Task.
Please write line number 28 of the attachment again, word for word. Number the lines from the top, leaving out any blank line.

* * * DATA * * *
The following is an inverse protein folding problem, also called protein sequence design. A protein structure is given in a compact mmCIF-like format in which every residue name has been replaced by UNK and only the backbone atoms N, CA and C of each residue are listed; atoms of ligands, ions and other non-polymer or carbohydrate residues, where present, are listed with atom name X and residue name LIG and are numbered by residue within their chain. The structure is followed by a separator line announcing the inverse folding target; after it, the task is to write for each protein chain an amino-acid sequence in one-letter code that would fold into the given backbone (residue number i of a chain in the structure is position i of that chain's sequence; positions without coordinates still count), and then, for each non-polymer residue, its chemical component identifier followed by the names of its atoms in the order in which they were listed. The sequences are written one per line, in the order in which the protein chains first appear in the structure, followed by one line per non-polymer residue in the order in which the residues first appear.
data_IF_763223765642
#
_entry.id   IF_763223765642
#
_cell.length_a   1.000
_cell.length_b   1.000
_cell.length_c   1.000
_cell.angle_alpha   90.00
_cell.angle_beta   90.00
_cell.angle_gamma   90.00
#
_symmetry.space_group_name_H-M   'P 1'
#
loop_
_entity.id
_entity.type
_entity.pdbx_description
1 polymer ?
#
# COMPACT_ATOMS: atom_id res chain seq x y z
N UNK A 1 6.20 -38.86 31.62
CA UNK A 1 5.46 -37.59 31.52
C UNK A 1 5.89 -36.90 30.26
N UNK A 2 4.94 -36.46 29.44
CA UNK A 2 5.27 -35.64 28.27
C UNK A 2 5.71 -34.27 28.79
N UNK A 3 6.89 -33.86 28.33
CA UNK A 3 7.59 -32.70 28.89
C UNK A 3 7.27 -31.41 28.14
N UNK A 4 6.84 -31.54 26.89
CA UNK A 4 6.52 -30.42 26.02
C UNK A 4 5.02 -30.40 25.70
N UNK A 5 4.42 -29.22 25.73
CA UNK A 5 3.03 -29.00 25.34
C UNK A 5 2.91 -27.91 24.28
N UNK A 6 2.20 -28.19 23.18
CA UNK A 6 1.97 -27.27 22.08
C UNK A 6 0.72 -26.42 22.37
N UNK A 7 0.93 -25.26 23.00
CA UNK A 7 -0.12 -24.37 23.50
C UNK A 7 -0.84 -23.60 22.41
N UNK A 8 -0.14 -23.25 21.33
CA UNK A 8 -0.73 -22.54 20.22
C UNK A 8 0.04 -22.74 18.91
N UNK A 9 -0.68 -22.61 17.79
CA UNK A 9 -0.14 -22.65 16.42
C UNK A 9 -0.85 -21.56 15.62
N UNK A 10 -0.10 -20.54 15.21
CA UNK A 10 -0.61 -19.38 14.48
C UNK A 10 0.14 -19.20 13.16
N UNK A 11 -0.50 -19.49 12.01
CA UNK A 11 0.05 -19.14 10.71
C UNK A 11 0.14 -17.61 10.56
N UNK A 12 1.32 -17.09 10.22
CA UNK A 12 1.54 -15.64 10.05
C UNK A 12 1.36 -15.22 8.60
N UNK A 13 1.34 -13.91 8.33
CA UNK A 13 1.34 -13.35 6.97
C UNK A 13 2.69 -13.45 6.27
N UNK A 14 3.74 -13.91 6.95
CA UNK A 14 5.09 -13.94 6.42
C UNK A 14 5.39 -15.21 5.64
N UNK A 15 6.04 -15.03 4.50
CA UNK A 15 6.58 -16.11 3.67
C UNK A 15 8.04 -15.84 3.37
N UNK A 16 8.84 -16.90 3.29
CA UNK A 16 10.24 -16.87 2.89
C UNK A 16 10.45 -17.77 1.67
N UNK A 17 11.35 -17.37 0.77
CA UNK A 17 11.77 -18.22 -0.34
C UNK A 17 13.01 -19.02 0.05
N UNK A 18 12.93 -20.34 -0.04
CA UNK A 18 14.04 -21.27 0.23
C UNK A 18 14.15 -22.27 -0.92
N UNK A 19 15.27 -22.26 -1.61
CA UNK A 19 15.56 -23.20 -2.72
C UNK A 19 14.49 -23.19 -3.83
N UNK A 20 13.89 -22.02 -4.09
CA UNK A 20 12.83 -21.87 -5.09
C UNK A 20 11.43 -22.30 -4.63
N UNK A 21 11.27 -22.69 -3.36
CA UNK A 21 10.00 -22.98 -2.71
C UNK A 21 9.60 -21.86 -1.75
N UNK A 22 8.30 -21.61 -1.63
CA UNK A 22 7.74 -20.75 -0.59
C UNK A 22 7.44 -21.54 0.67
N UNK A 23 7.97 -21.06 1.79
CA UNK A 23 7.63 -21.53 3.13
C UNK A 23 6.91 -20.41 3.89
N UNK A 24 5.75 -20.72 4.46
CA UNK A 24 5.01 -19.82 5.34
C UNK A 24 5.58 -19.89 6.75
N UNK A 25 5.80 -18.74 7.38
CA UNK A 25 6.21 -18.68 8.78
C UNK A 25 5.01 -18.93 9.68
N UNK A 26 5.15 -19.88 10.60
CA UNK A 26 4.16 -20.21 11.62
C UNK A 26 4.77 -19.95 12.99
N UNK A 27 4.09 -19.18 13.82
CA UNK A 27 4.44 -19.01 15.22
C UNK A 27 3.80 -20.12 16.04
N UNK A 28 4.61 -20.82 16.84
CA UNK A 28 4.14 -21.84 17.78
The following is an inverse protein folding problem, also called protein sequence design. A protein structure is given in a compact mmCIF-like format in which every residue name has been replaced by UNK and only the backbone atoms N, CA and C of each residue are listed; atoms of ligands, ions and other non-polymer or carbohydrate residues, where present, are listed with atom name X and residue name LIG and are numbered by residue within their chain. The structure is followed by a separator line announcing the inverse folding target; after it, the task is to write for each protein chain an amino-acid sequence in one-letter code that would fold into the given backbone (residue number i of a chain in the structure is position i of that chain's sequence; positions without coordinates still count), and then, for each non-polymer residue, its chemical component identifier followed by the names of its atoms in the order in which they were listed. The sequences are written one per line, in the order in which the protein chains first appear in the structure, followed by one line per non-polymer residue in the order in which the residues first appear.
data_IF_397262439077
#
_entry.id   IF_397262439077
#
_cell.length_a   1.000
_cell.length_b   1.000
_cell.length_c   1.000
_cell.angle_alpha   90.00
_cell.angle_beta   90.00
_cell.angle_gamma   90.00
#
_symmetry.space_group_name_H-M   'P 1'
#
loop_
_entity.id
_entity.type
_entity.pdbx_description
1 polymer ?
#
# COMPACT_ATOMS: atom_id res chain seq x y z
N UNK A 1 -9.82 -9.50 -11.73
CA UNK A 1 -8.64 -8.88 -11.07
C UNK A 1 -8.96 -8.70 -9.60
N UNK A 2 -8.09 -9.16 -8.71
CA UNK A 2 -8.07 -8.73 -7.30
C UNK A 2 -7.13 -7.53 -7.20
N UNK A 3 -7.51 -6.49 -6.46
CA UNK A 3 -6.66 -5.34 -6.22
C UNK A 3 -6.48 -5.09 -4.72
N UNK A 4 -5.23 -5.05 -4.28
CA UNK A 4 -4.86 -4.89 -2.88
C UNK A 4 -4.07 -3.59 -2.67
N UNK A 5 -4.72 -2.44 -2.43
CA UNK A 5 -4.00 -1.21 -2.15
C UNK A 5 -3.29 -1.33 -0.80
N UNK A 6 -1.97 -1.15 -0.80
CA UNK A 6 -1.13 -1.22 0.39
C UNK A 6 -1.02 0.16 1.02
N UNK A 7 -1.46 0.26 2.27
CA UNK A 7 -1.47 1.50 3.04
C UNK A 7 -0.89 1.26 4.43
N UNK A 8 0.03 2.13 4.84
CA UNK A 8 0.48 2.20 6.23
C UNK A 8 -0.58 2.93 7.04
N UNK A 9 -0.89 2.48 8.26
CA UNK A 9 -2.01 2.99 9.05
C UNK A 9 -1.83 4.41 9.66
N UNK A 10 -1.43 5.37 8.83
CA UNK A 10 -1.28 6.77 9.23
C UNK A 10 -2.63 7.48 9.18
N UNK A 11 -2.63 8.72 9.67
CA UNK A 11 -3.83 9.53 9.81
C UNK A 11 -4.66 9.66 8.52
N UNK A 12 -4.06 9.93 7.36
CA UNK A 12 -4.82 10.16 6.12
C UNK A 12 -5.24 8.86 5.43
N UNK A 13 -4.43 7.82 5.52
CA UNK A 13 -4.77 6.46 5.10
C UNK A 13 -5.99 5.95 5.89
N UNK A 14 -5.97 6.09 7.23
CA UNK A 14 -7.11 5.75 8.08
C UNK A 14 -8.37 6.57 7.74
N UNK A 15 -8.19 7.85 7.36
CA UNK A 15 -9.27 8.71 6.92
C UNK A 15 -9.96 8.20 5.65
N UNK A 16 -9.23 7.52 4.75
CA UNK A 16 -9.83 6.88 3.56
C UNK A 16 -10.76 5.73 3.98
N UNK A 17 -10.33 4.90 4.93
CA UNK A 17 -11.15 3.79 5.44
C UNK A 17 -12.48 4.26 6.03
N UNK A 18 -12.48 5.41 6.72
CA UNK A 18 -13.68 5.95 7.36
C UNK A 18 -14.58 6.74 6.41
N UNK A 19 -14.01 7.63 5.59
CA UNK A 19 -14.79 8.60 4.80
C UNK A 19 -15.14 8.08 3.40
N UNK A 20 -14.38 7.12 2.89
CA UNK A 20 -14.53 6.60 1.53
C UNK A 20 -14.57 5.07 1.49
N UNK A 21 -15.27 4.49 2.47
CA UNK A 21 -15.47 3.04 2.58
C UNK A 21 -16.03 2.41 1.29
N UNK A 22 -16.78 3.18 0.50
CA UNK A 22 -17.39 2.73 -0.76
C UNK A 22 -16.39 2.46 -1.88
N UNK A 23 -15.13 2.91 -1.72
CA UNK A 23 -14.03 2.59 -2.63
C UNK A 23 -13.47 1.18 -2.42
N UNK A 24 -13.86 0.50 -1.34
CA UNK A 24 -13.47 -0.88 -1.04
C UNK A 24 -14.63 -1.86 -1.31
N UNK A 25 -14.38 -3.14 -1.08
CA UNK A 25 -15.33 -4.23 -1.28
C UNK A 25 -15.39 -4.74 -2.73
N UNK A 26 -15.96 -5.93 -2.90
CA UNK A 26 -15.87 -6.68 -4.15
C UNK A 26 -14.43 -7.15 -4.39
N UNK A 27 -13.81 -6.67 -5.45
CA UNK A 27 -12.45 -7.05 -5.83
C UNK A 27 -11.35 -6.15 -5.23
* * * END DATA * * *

N UNK A 3 6.89 -33.86 28.33